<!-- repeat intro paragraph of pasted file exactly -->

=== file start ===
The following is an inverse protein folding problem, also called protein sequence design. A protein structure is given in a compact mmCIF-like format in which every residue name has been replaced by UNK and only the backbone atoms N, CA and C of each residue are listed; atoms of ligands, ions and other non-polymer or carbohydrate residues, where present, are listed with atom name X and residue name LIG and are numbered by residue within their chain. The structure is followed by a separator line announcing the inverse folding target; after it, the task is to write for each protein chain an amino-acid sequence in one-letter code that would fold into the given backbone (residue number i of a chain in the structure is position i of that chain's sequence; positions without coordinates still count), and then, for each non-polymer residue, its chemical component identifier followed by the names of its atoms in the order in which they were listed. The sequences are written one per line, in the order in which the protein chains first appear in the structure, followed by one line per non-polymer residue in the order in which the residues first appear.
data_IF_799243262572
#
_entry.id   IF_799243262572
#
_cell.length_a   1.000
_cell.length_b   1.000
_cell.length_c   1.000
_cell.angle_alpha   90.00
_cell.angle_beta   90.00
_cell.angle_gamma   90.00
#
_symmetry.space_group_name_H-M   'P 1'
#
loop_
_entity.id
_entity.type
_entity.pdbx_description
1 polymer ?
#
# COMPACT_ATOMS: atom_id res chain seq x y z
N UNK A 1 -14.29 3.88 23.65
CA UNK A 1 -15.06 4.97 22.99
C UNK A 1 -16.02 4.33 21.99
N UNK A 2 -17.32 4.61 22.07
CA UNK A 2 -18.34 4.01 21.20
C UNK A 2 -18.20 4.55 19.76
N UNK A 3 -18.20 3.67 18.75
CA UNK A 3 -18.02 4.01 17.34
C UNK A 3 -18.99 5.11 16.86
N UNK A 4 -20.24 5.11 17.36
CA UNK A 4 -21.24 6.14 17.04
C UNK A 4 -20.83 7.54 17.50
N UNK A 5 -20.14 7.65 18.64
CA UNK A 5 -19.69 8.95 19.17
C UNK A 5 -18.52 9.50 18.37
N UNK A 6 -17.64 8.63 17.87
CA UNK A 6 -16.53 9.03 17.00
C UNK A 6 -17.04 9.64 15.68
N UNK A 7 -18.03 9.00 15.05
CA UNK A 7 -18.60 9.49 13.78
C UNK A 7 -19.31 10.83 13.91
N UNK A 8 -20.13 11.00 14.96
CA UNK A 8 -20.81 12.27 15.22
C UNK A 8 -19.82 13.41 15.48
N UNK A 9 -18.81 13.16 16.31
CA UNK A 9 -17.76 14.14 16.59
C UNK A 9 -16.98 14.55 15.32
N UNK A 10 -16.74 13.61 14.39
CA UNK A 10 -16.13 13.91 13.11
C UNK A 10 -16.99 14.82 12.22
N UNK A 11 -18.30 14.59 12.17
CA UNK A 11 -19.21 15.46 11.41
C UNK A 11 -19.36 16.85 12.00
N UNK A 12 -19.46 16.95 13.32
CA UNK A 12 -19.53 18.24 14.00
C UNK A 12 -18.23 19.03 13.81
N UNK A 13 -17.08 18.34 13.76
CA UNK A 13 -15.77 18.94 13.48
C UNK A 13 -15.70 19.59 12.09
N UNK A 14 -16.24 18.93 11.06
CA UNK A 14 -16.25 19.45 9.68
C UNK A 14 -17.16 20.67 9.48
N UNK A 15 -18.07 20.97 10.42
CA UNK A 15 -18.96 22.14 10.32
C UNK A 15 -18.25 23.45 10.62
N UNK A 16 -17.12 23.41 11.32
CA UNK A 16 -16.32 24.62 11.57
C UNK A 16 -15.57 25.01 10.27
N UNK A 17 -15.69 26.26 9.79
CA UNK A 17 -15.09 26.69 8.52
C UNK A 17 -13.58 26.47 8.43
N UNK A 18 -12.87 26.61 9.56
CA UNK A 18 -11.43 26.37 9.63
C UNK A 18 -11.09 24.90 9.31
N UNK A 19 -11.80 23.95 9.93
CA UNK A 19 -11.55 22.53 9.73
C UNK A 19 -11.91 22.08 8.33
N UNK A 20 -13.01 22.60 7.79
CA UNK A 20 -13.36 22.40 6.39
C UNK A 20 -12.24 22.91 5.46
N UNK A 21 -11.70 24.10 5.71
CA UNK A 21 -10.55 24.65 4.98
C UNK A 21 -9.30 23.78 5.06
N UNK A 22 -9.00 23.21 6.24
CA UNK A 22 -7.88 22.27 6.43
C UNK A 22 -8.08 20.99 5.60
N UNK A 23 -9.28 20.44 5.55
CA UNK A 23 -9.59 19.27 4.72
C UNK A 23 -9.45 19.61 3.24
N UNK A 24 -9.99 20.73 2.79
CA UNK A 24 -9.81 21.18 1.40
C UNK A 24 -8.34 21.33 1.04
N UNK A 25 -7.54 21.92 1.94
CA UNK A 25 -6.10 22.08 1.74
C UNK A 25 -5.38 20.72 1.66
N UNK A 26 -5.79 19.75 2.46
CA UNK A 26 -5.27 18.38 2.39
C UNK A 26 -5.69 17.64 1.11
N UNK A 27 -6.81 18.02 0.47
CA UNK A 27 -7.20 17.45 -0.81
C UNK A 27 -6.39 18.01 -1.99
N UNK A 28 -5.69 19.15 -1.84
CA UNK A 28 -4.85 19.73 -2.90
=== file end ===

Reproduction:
The following is an inverse protein folding problem, also called protein sequence design. A protein structure is given in a compact mmCIF-like format in which every residue name has been replaced by UNK and only the backbone atoms N, CA and C of each residue are listed; atoms of ligands, ions and other non-polymer or carbohydrate residues, where present, are listed with atom name X and residue name LIG and are numbered by residue within their chain. The structure is followed by a separator line announcing the inverse folding target; after it, the task is to write for each protein chain an amino-acid sequence in one-letter code that would fold into the given backbone (residue number i of a chain in the structure is position i of that chain's sequence; positions without coordinates still count), and then, for each non-polymer residue, its chemical component identifier followed by the names of its atoms in the order in which they were listed. The sequences are written one per line, in the order in which the protein chains first appear in the structure, followed by one line per non-polymer residue in the order in which the residues first appear.